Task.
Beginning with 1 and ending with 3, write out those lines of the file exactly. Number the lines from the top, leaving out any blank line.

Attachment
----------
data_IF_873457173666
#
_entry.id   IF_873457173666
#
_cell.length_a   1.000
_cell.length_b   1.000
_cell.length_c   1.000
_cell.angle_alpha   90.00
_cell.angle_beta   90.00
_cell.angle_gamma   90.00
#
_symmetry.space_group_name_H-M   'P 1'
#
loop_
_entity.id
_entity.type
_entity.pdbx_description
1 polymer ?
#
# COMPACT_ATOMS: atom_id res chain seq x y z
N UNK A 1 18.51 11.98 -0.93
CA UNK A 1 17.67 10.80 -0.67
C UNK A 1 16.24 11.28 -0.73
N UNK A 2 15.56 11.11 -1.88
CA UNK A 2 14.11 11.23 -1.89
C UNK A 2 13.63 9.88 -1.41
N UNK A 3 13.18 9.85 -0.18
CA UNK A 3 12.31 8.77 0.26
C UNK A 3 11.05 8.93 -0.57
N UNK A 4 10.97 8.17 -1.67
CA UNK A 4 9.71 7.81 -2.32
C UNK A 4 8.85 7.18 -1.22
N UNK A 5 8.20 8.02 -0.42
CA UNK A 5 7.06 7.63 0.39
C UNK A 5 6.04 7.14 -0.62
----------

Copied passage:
data_IF_873457173666
#
_entry.id   IF_873457173666